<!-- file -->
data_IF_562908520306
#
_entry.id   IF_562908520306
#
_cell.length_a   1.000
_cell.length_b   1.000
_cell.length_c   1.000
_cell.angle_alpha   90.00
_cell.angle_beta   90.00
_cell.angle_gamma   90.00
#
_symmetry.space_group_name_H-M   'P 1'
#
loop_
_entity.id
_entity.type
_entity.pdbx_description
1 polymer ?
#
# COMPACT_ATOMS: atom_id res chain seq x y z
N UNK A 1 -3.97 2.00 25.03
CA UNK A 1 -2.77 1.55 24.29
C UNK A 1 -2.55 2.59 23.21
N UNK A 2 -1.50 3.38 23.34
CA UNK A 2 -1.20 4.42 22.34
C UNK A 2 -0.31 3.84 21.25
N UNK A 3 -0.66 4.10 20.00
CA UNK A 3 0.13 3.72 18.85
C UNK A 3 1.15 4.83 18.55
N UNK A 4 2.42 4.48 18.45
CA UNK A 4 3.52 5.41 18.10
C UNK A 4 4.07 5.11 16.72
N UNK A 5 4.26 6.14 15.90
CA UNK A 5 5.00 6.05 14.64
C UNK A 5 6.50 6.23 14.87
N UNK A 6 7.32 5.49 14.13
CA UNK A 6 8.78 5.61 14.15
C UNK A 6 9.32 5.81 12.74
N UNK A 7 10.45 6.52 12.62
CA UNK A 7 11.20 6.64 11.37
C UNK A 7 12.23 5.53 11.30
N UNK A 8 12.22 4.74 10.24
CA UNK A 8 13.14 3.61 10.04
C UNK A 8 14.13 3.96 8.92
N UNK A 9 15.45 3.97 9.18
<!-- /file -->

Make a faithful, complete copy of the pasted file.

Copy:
data_IF_562908520306
#
_entry.id   IF_562908520306
#
_cell.length_a   1.000
_cell.length_b   1.000
_cell.length_c   1.000
_cell.angle_alpha   90.00
_cell.angle_beta   90.00
_cell.angle_gamma   90.00
#
_symmetry.space_group_name_H-M   'P 1'
#
loop_
_entity.id
_entity.type
_entity.pdbx_description
1 polymer ?
#
# COMPACT_ATOMS: atom_id res chain seq x y z
N UNK A 1 -3.97 2.00 25.03
CA UNK A 1 -2.77 1.55 24.29
C UNK A 1 -2.55 2.59 23.21
N UNK A 2 -1.50 3.38 23.34
CA UNK A 2 -1.20 4.42 22.34
C UNK A 2 -0.31 3.84 21.25
N UNK A 3 -0.66 4.10 20.00
CA UNK A 3 0.13 3.72 18.85
C UNK A 3 1.15 4.83 18.55
N UNK A 4 2.42 4.48 18.45
CA UNK A 4 3.52 5.41 18.10
C UNK A 4 4.07 5.11 16.72
N UNK A 5 4.26 6.14 15.90
CA UNK A 5 5.00 6.05 14.64
C UNK A 5 6.50 6.23 14.87
N UNK A 6 7.32 5.49 14.13
CA UNK A 6 8.78 5.61 14.15
C UNK A 6 9.32 5.81 12.74
N UNK A 7 10.45 6.52 12.62
CA UNK A 7 11.20 6.64 11.37
C UNK A 7 12.23 5.53 11.30
N UNK A 8 12.22 4.74 10.24
CA UNK A 8 13.14 3.61 10.04
C UNK A 8 14.13 3.96 8.92
N UNK A 9 15.45 3.97 9.18